Sharon, Netanyahu disagree on proposal
Prime Minister Ariel Sharon and his new foreign minister, Benjamin Netanyahu, had their first dispute, arguing over a U.S.-backed peace proposal on the eve of the arrival of an American envoy.
In a speech to business leaders yesterday, Sharon alluded to the issue when he stressed he would do nothing to endanger “the deep strategic understandings with the United States and the special relationship that has been woven with the American government.”
Netanyahu has suggested he considered the so-called “roadmap” to peace irrelevant as long as U.S. military action in Iraq is pending. Aides said the two met Wednesday night to resolve their differences on policy and the timing of Likud Party primaries, and the Yediot Ahronot daily and radio stations said Sharon complained about Netanyahu’s dismissal of a U.S.-backed plan for a provisional Palestinian state by next year and full independence by 2005.
Sharon himself has expressed serious reservations about the plan, but has been more diplomatic than Netanyahu, saying Israel would study it carefully and present its response at the appropriate time.
Netanyahu, who will battle Sharon for the Likud leadership in primaries to be held within the next few weeks, was formally sworn in as foreign minister on Wednesday.
Bali nightclub bombing suspect in custody
In the first major break in the inquiry into the Bali nightclub bombings, Indonesia’s police chief said yesterday that a suspect in custody has admitted to taking part in the attack that killed nearly 200 people. Police said they were looking into possible connections between the suspect and a regional terror group with links to al-Qaida.
The announcement came as President Megawati Sukarnoputri submitted a draft bill to parliament intended to replace an emergency anti-terrorist decree issued immediately after the Oct. 12 attack.
In another sign that her administration – criticized for its lenient treatment of Islamic militants – is getting tough with extremists, a notorious gang of religious vigilantes unexpectedly announced yesterday that it would disband.
The developments appeared to signal that the investigation was gaining momentum and offered hope the world’s largest Muslim nation is making headway in its fight against terrorism.
Gen. Da’i Bachtiar, the national police commander, said the suspect, an Indonesian man identified only as Amrozi, owned the L300 Mitsubishi minivan laden with at least 110 pounds of explosives that blew up outside a packed nightclub on Bali.
China’s communist party modies ideas
Preparing for a landmark congress that is expected to install a new generation of leaders, China’s communist party pledged yesterday to modernize its ideology to keep pace with a fast-changing, increasingly capitalist society.
“China has entered into a new phase of development, in which we are to build a well-to-do society,” said Ji Bingxuan, spokesman for the party’s 16th National Congress, which opens today in Beijing’s Great Hall of the People.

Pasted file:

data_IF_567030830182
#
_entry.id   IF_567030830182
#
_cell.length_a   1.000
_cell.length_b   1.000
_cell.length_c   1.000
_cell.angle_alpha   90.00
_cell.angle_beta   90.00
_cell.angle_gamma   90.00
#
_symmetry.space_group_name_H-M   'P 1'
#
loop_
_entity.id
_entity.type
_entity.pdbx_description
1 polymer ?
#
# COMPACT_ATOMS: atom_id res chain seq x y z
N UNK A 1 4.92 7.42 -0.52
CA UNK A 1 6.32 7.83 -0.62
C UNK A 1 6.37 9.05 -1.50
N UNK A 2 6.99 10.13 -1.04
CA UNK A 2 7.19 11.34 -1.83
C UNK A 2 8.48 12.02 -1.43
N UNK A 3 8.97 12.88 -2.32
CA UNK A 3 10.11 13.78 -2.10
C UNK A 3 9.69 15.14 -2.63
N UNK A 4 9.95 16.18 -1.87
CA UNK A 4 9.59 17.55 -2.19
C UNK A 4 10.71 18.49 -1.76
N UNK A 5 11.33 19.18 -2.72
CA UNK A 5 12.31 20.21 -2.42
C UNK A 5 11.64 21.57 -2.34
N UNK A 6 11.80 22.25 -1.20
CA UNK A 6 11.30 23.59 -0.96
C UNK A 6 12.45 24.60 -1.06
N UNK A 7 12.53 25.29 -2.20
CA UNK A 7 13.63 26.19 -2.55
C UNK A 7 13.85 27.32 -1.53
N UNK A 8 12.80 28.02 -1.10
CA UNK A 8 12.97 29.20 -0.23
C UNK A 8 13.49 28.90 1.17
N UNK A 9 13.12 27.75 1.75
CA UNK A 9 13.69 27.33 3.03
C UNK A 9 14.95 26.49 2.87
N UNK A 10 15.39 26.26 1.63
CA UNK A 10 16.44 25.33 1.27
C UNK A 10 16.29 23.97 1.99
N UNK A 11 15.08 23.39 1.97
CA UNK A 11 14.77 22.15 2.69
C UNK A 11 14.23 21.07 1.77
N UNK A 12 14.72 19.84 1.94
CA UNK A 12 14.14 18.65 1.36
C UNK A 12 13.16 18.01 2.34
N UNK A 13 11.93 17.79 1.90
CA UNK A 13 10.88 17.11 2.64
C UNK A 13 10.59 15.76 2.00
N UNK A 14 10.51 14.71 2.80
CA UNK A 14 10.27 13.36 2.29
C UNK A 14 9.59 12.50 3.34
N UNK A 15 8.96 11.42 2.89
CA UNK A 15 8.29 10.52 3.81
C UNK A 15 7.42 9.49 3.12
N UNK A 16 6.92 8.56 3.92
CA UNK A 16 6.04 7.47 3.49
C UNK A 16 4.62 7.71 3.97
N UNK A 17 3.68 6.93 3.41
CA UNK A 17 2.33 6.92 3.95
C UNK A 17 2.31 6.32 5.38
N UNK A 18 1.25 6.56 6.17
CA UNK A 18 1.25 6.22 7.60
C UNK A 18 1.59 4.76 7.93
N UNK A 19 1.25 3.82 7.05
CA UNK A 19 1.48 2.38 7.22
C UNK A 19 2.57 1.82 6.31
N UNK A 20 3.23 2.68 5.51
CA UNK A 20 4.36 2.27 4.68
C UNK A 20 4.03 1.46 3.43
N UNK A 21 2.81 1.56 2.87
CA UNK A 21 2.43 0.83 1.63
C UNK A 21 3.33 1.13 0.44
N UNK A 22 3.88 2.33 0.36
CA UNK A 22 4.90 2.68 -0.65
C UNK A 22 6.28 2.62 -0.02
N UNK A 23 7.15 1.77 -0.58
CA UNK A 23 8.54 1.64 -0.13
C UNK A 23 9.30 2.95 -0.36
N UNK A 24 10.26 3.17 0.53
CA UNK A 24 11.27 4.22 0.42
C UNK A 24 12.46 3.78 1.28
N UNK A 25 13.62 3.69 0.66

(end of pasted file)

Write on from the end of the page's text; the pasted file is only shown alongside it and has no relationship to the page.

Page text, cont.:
In keeping with the secrecy surrounding the event, Ji gave no details of the personnel changes planned at the congress, where President Jiang Zemin, 76, is expected to hand over the title of party leader to his 59-year-old vice president, Hu Jintao. But Ji indicated that a key theme would be Jiang’s personal campaign – known awkwardly as the “Three Represents” – to bring entrepreneurs into the party and to amend its constitution to give them a formal role.
Bush makes security Republican priority
President Bush, charting an agenda for the new Republican Congress, said yesterday that homeland security comes first and an economic-recovery plan with new tax cuts will wait until next year.
“There’s going to be a huge laundry list of things people want to get done and my job is to set priorities and get them done,” the president said in a jovial 45-minute news conference, his first appearance after Tuesday’s election, when his GOP captured control of both the House and Senate. Bush’s insistence that the Senate deliver him a Department of Homeland Security in its postelection session put him awkwardly at odds with newly empowered Senate Republican leader Trent Lott, who said Wednesday he doesn’t intend to resolve the homeland security fight in the “lame-duck” session convening next week.
Catholics name top FBI ofcial to ofce
The U.S. Roman Catholic bishops yesterday named the FBI’s No. 3 official to monitor the church’s new policy on clerical sex abuse and help prevent future scandals.
Kathleen McChesney will be the first executive director of the church’s Office for Child and Youth Protection, a critical post as the bishops seek to re-establish their credibility after a year in which at least 300 of the 46,000 American priests have been removed because of allegations of molestation.
“Even one case of child abuse is intolerable. Our churches need to be safe havens for everyone,” McChesney told a news conference at the bishops’ headquarters, where she begins work Dec. 2.